â€˜College of Policing review provides opportunities’

Dyfed Powys Police Federation secretary Roger Webb says a fundamental review of the College of Policing is an opportunity to make it more meaningful for officers.

Roger welcomed the review, which aimed to set out a new vision to improve leadership, standards and professionalism in the service to help cut crime, boost confidence and keep the public safe.

It was carried out last year and has now been published.

The Federation contributed to the review, setting out its views on behalf of members on:

  • What the college does particularly well, and where could it improve?
  • What issues and areas, either set out above or missing, should be prioritised for activity and what should be deprioritised?
  • If the college is occupying the right part of the policing landscape, or do relationships across policing need amending and, if so, how?
  • How the work of the college, across the areas set out, could be better understood and valued by all in policing?

Roger said: “The review is welcome and must be seen as an opportunity to make the College of Policing more relevant and meaningful to frontline officers.

“The Federation fed into the review to ensure that the views of our members was heard – now it’s time for them to be acted on.

“It’s vital the college continues to evolve to meet the needs of officers.”

College of Policing chair Lord Herbert

The review highlighted a number of challenges facing the college, including a lack of professional development, insufficient investment in the development of leadership at all ranks, an absence of coordinated strategic thinking across policing, a blurring of responsibilities at a national level and being insufficiently equipped to respond to the increasing digital aspects of crime.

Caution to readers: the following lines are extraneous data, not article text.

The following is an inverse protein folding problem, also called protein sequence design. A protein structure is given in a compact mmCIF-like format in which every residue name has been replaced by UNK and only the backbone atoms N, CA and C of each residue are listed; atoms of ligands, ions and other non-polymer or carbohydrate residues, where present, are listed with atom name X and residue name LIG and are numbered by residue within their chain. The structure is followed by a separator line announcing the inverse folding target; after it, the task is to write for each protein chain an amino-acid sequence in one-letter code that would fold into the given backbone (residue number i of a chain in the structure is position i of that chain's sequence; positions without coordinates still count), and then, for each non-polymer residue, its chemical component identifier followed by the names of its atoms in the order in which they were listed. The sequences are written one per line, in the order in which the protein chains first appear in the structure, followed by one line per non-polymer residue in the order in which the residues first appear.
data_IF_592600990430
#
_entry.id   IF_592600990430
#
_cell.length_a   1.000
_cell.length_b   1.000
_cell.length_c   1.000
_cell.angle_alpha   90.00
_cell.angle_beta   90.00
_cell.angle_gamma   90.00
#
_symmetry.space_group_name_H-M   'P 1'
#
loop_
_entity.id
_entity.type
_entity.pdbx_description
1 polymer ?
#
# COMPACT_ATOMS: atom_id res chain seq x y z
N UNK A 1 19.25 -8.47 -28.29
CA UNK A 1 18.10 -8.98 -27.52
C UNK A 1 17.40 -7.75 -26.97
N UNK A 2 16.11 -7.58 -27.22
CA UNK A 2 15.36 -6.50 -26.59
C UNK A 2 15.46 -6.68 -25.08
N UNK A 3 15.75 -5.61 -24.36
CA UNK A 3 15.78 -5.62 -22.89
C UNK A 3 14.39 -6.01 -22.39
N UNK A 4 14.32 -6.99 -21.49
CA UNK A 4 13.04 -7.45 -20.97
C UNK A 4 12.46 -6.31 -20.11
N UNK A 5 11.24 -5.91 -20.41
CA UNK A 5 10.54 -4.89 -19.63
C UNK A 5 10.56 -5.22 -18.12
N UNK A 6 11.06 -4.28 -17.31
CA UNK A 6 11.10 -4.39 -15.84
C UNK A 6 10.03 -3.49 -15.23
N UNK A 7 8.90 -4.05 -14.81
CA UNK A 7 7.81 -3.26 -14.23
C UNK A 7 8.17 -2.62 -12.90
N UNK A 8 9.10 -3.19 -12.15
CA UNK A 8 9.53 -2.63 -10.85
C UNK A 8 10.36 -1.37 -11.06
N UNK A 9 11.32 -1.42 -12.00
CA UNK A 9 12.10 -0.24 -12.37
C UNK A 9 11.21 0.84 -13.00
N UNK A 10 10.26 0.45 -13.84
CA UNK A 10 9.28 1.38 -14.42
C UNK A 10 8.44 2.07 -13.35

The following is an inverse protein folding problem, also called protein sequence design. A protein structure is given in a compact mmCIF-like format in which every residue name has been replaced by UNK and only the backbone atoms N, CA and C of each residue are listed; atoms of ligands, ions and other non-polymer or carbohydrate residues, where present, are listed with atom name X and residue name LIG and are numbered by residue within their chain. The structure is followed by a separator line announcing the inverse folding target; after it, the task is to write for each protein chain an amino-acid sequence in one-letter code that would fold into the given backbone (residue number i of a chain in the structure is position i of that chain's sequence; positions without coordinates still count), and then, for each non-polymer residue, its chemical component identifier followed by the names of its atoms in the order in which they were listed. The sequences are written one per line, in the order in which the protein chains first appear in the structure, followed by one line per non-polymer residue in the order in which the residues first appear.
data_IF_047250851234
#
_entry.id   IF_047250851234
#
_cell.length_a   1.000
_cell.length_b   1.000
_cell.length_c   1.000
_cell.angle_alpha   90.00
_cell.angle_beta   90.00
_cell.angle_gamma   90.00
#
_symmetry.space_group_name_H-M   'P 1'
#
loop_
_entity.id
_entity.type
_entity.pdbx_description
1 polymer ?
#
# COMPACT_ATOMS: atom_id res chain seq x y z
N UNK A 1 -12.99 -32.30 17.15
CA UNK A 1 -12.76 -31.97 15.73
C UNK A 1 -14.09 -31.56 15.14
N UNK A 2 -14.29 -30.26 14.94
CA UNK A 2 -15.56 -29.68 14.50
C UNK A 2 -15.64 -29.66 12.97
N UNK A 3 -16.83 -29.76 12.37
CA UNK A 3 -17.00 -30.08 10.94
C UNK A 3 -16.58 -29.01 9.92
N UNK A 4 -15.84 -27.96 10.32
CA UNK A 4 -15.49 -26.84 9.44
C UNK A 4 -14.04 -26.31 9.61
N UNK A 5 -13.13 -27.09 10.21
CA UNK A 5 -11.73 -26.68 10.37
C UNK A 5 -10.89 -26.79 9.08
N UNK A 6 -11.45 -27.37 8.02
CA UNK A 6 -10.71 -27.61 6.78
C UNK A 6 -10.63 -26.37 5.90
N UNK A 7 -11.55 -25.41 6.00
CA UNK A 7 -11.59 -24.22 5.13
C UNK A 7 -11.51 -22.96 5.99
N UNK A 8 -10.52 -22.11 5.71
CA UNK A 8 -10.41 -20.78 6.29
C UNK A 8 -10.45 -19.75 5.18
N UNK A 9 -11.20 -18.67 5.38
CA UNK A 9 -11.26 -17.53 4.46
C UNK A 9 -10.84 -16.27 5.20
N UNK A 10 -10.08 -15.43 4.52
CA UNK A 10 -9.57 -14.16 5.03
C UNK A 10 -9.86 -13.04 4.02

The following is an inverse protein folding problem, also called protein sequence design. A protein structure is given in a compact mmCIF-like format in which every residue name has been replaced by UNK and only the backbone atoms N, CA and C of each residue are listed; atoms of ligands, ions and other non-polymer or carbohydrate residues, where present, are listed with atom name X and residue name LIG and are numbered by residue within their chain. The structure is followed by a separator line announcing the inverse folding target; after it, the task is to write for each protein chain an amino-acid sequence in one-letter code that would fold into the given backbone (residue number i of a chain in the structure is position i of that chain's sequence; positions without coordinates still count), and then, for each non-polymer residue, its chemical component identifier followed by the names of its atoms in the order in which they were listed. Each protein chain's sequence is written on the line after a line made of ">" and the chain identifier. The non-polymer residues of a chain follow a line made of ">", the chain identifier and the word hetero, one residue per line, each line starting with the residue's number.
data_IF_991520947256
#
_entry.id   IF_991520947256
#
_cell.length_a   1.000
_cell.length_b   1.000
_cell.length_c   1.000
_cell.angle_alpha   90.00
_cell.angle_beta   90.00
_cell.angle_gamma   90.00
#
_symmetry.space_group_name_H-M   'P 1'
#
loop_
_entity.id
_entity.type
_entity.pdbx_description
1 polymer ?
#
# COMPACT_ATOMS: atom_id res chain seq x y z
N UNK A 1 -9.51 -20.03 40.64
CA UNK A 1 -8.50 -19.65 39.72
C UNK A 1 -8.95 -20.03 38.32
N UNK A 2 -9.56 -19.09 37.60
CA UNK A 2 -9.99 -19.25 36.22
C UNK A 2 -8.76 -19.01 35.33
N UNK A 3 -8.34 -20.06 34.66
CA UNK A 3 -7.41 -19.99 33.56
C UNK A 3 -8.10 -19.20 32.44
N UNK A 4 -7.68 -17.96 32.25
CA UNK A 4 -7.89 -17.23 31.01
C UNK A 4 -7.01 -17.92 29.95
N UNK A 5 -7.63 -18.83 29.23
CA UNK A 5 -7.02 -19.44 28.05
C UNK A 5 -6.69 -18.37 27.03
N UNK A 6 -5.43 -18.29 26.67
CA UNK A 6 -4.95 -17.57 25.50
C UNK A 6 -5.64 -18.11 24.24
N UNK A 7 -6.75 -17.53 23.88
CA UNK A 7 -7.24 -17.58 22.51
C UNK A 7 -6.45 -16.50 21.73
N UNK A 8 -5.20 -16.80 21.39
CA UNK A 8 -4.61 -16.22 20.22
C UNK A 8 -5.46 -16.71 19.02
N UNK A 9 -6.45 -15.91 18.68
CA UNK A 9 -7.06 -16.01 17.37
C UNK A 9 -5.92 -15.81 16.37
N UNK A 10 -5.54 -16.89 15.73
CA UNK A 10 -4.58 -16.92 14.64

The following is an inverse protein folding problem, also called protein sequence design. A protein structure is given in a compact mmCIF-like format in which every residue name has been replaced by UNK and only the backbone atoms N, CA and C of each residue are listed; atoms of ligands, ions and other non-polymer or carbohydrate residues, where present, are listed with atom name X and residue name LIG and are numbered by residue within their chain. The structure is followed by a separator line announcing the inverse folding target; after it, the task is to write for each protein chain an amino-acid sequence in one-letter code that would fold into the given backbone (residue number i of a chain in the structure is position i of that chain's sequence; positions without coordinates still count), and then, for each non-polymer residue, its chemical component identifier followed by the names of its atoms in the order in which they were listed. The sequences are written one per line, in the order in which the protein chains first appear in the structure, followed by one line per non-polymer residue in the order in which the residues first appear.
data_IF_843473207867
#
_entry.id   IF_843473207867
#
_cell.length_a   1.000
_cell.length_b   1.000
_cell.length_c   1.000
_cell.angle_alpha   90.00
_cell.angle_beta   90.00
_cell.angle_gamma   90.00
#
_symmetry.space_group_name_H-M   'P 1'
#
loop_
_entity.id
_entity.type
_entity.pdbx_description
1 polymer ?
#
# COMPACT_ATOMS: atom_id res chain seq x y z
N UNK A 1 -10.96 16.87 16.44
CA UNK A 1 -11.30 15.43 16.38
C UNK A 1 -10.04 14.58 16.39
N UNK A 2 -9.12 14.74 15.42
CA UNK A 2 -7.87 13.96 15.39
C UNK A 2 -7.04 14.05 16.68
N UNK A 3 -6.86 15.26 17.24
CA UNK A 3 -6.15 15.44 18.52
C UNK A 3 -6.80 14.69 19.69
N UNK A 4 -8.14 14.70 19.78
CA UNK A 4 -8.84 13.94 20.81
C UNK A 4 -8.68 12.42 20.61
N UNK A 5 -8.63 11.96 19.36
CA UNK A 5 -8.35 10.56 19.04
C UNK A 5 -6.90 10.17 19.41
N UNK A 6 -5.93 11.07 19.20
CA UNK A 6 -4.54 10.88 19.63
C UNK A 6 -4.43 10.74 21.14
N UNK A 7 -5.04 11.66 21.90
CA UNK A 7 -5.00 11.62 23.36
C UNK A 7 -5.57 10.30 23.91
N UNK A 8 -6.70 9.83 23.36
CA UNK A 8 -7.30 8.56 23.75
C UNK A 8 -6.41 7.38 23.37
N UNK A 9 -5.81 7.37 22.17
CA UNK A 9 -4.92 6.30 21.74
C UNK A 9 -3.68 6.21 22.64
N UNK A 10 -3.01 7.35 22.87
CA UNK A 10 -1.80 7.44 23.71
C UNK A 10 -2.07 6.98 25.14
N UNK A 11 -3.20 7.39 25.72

The review has set out three key priorities:

  • Boosting professionalism – ensuring officers and staff have access to the best in CPD and that it is properly prioritised
  • Improving leadership – officers and staff at all levels to have their leadership skills developed
  • Driving consistency – overcoming the weaknesses of the 43-force model to bring consistency where it matters most for the public and those working in policing.

Lord Herbert, College of Policing chair, said: “Police officers and staff do an incredible job in difficult circumstances and deserve to have a strong professional body alongside them, support them with better training, professional development and the evidence of what works to cut crime.

“The police service faces myriad challenges, from its relationship with black communities and how it protects women, to the need to respond to ever-changing crime threats. The culture within policing is under the microscope, with questions being asked about leadership and professionalism.

“The college must take a lead role in helping policing meet these challenges, but it cannot achieve the necessary cultural change on its own. The review shows there is appetite from the rest of the service to work with the College to help policing meet the high standards the public rightly expect.”